You can't--or rather, shouldn't--launch a social network without an app in our smartphone-centric world, yet Ello has done it. Why? I'm not sure. Its mobile site looks decent on an iPhone screen, but that's because the site overall is so basic that there's not a lot to mess up. Ello says it's working on iOS and Android apps, but at this point, apps shouldn't be an afterthought--they should launch with or before a website.
Facebook was ad-free for years. Tumblr's founder hated the idea of ads. But sooner or later, every free network embraces advertising. How else are you going to make money? Ello has a vague plan to offer premium features that are worth paying for, and presumably that money will be enough to sustain the site. Others argue there's no way a freemium model can support a social network at scale. Ello is currently funded by venture capital, which doesn't come cheap. Investors will want a return. How will Ello make money without selling your data? That part, arguably the foundation of the entire network, is still fuzzy. Brands have already joined Ello, with Netflix encouraging its Ello followers to like the company on Facebook, thereby missing the entire point.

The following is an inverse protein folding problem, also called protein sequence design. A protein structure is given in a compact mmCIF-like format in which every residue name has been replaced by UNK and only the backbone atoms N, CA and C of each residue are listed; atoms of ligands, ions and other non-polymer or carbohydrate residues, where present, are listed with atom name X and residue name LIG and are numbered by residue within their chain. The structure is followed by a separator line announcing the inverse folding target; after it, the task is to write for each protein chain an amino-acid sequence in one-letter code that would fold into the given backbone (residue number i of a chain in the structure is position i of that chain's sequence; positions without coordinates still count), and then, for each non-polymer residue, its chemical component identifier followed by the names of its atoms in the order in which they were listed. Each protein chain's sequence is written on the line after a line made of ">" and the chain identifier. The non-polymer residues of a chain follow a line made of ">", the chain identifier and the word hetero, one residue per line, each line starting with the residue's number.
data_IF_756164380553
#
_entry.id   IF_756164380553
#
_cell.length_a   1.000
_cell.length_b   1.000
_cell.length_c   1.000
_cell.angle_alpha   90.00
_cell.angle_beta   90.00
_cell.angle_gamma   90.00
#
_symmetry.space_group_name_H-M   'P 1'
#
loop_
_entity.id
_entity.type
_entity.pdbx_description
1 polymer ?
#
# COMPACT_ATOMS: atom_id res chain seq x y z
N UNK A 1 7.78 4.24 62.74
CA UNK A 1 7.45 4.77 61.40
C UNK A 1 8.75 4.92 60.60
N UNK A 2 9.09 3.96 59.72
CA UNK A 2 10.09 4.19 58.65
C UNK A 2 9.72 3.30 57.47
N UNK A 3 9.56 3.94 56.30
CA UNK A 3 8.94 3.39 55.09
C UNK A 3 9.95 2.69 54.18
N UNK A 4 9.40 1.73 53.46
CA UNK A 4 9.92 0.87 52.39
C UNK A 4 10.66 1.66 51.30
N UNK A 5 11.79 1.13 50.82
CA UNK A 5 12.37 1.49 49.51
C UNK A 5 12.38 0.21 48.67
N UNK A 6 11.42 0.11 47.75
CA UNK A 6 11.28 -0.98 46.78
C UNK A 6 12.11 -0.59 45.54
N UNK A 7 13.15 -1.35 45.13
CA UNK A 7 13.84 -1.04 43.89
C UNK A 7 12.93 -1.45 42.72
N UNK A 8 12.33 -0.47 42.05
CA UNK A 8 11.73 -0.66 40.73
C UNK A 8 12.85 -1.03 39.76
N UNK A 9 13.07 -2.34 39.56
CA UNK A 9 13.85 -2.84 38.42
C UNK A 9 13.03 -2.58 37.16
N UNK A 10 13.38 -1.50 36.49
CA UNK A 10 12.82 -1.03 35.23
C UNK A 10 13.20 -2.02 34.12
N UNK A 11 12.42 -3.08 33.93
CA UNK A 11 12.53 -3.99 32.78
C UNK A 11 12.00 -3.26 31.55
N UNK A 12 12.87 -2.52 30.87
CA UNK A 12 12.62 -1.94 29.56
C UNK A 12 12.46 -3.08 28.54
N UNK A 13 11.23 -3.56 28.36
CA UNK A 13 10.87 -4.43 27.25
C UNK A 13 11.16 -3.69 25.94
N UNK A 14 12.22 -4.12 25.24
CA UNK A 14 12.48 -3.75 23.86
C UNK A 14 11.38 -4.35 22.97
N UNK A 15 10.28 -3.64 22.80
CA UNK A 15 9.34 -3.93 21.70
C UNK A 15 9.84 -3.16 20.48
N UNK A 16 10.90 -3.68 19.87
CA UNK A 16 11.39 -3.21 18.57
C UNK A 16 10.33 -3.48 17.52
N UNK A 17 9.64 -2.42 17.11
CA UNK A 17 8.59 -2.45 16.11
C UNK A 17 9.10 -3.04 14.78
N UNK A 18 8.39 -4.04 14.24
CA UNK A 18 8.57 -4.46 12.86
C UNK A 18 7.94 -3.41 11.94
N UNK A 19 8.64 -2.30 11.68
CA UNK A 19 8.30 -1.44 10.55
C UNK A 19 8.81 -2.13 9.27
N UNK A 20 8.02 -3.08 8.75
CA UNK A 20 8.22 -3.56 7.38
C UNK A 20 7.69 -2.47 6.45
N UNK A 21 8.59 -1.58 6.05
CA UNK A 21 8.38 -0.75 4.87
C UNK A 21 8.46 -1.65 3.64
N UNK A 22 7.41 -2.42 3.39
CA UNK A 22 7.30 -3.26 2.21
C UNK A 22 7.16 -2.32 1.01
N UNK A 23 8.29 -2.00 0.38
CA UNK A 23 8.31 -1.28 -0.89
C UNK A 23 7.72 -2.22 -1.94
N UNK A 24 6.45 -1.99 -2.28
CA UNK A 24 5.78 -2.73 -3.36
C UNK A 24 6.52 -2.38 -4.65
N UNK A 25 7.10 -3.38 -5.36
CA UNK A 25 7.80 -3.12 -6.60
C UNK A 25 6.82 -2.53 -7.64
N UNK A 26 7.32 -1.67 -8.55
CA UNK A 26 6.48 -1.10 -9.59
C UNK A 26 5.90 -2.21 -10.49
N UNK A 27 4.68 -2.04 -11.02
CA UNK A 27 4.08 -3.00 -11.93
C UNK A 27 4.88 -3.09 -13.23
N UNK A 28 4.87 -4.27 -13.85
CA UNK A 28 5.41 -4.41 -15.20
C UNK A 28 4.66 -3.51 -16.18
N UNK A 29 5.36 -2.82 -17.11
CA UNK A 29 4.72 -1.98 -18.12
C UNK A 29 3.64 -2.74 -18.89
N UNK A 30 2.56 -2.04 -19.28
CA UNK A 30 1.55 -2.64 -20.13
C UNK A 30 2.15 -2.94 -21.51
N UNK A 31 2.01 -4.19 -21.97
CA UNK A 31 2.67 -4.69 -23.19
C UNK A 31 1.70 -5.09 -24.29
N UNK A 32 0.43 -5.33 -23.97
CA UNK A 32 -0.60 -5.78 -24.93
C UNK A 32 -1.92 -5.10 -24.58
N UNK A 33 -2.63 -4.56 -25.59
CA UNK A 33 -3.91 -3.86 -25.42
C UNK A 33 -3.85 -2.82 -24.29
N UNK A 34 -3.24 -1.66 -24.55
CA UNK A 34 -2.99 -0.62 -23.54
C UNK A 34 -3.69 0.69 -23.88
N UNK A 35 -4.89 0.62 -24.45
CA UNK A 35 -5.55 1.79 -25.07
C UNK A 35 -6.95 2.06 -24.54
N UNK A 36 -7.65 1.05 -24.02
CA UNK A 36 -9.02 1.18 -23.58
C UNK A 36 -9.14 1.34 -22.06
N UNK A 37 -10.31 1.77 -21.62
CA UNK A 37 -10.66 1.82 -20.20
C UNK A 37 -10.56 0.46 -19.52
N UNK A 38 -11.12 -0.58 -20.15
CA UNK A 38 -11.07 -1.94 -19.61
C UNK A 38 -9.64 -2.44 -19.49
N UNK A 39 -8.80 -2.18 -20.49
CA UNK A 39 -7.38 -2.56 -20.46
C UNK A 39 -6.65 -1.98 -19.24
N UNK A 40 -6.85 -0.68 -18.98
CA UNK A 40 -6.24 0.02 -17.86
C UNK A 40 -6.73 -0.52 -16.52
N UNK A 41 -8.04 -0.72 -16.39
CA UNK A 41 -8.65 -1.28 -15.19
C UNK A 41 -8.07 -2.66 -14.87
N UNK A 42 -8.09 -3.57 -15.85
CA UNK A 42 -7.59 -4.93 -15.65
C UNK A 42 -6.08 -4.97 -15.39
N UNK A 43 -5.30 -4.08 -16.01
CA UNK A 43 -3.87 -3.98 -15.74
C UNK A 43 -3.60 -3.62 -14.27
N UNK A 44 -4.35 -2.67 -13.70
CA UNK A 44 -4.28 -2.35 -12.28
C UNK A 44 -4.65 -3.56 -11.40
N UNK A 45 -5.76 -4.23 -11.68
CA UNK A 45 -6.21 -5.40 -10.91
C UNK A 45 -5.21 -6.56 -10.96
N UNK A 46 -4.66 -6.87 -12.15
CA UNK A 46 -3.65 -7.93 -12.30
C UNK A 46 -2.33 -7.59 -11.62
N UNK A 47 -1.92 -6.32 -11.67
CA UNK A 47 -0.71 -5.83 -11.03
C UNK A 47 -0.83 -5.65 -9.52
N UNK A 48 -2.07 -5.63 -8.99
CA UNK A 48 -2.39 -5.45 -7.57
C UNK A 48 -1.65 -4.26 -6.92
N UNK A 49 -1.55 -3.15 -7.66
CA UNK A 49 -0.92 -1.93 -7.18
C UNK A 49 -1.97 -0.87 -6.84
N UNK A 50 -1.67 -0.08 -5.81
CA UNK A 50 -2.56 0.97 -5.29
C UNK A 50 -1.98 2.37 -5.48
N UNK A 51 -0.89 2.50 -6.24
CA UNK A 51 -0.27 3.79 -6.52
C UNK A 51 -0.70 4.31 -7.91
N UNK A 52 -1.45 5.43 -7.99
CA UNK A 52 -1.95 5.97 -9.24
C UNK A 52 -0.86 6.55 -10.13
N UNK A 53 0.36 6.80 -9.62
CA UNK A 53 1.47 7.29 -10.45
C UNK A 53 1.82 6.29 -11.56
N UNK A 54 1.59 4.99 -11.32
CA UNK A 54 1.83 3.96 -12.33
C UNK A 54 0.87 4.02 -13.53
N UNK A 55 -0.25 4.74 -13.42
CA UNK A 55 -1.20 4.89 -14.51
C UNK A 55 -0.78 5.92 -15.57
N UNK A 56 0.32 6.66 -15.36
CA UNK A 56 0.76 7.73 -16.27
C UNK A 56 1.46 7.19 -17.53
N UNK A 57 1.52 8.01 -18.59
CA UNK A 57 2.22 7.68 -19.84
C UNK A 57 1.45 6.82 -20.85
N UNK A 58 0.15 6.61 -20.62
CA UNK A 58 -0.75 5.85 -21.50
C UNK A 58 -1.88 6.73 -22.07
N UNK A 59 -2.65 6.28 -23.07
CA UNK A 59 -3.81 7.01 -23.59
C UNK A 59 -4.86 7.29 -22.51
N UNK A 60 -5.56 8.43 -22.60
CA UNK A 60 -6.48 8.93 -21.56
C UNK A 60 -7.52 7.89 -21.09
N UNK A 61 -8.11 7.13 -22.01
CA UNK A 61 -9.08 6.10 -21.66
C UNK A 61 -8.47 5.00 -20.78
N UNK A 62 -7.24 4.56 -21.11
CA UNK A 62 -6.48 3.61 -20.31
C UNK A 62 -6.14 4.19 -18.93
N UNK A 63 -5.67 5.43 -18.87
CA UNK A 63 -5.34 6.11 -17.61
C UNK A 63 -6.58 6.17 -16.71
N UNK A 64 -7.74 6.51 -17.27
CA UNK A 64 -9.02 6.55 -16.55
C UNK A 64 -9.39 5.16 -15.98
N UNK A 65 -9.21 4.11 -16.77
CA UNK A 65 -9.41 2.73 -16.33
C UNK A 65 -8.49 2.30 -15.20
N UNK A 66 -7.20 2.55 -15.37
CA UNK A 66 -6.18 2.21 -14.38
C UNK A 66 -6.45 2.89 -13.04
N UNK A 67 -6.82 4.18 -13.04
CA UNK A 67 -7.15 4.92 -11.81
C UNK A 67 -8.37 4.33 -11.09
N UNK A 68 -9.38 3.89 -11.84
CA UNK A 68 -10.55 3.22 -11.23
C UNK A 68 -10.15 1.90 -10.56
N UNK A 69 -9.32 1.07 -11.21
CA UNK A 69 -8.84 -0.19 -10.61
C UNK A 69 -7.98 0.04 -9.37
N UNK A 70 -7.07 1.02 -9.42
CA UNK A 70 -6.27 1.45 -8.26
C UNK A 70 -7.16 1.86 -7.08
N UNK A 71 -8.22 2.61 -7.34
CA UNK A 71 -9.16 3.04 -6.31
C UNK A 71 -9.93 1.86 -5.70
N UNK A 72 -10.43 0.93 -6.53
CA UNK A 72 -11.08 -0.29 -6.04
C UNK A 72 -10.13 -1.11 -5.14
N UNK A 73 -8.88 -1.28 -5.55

Plenty of sites lack ads. Many networks let you use pseudonyms instead of real names. So how is Ello different? Facebook has your entire life. Twitter is your news source. Tumblr is your creative outlet. Instagram is your photo studio. Pinterest is your inspirational scrapbook. Each has something that differentiates it from the rest. I'm curious what Ello will do to make itself an essential part of your day. So far, I'm not seeing it.
Ello is still in beta, so by the time it launches publicly, the network could incorporate all of these changes. But Ello is already so public, those invites so easy to get, that its days of quiet tinkering are over. This is the big time.
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